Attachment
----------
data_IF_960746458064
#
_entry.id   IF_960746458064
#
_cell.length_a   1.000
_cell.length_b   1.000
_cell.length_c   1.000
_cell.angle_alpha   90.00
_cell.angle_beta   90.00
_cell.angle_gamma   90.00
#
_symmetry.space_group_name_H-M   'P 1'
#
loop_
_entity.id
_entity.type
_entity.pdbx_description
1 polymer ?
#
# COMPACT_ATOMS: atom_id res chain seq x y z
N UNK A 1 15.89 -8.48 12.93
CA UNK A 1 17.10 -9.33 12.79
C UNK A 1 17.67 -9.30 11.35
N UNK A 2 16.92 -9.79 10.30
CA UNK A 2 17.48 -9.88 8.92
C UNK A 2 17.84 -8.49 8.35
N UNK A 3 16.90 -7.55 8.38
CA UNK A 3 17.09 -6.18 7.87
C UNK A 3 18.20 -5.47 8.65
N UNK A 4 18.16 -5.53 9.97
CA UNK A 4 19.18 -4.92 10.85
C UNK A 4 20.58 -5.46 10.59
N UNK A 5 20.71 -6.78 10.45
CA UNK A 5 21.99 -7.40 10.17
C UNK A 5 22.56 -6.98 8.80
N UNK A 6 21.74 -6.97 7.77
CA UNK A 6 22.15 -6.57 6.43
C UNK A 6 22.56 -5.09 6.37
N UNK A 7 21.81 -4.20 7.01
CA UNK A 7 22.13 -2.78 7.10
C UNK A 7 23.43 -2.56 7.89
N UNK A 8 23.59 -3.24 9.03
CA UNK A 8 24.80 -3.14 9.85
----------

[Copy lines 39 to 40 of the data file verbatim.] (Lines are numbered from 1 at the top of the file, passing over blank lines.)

N UNK A 7 21.81 -4.20 7.01
CA UNK A 7 22.13 -2.78 7.10